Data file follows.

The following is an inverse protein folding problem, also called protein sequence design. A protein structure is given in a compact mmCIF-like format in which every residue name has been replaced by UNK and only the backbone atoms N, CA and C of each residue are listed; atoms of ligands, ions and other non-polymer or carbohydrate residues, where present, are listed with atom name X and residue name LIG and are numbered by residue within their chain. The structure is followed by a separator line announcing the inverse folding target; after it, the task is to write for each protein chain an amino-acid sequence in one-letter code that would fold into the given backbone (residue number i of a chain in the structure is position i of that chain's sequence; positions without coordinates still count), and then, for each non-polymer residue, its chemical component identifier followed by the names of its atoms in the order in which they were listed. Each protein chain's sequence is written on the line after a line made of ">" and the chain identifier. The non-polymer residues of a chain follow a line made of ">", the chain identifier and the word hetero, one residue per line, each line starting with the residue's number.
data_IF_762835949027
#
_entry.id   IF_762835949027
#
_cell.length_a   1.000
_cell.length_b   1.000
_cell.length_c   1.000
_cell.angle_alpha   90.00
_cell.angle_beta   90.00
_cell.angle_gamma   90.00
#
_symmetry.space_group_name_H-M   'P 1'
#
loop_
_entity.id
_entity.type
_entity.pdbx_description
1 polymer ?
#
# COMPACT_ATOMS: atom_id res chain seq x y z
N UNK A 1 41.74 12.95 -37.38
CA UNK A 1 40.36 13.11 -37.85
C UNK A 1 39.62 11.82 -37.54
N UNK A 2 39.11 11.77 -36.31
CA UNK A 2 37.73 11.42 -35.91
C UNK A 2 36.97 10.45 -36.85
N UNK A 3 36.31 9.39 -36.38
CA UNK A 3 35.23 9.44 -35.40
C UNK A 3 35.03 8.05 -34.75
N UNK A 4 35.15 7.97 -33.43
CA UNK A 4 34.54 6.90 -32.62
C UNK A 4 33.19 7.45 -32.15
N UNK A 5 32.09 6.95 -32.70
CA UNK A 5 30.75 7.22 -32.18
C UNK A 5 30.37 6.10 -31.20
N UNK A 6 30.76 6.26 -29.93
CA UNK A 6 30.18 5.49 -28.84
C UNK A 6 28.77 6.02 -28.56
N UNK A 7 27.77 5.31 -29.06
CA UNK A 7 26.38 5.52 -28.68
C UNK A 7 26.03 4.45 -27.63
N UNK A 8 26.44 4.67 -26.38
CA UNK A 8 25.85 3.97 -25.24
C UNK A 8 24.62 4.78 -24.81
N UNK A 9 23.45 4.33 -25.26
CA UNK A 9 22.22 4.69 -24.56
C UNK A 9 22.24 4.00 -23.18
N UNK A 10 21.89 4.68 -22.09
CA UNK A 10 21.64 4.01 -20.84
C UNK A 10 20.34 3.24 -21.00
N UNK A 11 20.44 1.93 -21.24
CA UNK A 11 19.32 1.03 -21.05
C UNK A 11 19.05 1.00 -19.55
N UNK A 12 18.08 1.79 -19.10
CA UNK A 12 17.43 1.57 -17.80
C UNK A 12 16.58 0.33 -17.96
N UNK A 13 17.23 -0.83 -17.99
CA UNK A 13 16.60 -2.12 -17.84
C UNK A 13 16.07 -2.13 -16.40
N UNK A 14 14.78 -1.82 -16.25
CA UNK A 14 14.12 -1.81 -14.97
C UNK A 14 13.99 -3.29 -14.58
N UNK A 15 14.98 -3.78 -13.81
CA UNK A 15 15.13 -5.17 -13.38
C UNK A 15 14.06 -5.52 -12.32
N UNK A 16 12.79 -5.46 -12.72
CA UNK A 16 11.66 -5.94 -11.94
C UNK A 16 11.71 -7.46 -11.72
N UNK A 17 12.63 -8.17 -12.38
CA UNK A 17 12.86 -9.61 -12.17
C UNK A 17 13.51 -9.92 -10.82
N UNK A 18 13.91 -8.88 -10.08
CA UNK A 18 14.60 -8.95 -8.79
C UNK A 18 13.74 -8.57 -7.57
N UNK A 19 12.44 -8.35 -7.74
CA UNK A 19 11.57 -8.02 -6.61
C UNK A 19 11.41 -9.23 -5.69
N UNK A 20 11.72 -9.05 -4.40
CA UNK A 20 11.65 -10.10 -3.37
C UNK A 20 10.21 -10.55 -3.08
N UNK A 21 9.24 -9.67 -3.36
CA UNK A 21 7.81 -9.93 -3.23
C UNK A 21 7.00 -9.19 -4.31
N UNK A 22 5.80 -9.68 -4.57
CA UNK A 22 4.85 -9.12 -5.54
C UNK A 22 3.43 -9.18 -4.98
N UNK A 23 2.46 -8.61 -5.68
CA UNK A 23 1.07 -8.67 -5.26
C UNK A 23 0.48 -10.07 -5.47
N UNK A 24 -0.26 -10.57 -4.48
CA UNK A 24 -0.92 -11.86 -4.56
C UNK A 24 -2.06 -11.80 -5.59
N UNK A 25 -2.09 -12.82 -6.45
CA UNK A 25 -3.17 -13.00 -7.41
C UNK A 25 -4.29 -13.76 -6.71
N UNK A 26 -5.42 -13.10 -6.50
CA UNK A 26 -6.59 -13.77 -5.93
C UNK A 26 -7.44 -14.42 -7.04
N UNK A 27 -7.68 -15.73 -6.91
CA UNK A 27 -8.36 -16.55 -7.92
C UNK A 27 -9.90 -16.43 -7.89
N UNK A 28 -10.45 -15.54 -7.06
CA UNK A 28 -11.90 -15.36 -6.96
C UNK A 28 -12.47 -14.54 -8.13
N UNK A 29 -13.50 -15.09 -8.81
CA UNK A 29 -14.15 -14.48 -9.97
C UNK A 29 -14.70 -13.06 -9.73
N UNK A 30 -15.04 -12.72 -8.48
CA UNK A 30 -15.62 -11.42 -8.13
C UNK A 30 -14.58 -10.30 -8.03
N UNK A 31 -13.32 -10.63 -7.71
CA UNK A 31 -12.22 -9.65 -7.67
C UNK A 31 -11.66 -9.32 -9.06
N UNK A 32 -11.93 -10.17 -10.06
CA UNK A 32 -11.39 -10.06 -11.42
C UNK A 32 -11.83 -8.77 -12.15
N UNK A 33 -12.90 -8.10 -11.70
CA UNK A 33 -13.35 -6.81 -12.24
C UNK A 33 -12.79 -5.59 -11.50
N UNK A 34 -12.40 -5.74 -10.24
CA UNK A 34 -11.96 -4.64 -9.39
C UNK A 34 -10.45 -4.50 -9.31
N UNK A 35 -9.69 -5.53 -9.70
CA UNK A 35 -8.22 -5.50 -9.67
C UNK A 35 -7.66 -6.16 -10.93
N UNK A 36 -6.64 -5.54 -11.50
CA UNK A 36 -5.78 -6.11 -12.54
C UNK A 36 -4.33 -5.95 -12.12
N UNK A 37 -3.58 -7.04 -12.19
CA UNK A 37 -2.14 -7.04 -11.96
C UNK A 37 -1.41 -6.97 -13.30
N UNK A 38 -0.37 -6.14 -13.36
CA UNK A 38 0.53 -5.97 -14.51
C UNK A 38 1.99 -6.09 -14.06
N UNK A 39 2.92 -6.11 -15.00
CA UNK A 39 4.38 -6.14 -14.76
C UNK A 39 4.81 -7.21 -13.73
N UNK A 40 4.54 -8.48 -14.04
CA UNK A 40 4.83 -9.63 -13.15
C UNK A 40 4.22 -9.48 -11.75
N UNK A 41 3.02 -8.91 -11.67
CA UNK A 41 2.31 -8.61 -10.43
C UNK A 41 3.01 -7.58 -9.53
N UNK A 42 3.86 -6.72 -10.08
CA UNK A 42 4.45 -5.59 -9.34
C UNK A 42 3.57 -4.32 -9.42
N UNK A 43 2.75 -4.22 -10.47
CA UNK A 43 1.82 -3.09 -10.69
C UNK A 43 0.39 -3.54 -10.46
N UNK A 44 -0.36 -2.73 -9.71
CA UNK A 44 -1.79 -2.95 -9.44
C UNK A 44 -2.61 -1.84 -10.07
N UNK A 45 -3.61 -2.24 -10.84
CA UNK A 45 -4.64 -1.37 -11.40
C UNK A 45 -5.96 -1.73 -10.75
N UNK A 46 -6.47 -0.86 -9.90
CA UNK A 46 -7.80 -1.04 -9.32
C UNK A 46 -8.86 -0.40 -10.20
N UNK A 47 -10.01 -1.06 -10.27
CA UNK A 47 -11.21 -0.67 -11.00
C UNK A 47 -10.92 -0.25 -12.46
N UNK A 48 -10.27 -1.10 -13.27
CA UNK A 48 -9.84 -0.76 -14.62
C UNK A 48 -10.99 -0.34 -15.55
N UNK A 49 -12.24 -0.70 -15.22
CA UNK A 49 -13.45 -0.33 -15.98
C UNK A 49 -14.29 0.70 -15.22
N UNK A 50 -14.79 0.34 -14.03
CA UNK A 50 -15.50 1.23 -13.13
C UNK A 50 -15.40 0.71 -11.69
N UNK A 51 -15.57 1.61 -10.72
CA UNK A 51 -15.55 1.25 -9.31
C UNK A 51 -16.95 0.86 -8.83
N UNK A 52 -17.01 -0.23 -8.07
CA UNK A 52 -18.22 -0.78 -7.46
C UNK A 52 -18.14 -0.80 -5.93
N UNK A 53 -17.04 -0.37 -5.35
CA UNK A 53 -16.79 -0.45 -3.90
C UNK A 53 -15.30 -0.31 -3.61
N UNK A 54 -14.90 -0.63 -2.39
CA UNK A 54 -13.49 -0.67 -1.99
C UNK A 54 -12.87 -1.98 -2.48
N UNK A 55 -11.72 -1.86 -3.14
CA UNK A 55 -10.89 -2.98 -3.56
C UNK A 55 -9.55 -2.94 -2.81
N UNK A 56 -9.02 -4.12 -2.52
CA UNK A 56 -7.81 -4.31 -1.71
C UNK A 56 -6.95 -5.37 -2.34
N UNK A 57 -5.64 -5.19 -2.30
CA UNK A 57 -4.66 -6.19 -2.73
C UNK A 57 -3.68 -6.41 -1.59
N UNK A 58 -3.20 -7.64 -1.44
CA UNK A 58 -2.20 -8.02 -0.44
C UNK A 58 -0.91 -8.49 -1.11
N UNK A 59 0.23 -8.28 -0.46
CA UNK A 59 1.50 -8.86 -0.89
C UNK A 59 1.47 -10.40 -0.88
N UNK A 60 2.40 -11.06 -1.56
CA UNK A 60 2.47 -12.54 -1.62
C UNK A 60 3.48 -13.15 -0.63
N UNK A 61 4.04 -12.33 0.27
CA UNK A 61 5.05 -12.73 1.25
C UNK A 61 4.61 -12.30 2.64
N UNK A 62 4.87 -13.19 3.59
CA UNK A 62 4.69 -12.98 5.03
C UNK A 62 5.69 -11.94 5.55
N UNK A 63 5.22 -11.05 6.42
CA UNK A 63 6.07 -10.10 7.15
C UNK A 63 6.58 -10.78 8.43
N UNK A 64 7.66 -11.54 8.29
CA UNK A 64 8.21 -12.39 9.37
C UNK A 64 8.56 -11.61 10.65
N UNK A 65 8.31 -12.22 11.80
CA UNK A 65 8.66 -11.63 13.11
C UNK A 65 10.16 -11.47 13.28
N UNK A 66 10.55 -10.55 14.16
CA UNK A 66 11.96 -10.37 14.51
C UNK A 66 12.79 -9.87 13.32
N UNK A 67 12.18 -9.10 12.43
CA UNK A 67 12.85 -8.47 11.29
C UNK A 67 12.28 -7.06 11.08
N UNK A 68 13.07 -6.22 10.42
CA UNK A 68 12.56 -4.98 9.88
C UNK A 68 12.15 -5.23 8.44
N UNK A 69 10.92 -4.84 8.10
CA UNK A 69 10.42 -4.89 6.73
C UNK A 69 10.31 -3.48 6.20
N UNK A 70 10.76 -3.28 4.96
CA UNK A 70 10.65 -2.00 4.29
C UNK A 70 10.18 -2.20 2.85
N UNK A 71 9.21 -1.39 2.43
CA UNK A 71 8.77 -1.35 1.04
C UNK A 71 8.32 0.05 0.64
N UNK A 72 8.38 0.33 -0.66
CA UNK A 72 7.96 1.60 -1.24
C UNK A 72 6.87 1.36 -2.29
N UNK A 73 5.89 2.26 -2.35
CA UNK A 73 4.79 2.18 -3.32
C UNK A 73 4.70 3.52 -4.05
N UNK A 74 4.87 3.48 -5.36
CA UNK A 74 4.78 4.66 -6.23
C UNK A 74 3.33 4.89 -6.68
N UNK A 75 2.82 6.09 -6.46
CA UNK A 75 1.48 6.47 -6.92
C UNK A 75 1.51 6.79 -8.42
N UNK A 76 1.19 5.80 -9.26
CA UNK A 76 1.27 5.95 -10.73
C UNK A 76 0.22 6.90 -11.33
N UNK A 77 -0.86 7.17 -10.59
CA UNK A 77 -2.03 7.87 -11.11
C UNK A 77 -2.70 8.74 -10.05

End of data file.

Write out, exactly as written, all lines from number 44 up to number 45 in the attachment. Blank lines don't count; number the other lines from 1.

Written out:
CA UNK A 8 25.85 3.97 -25.24
C UNK A 8 24.62 4.78 -24.81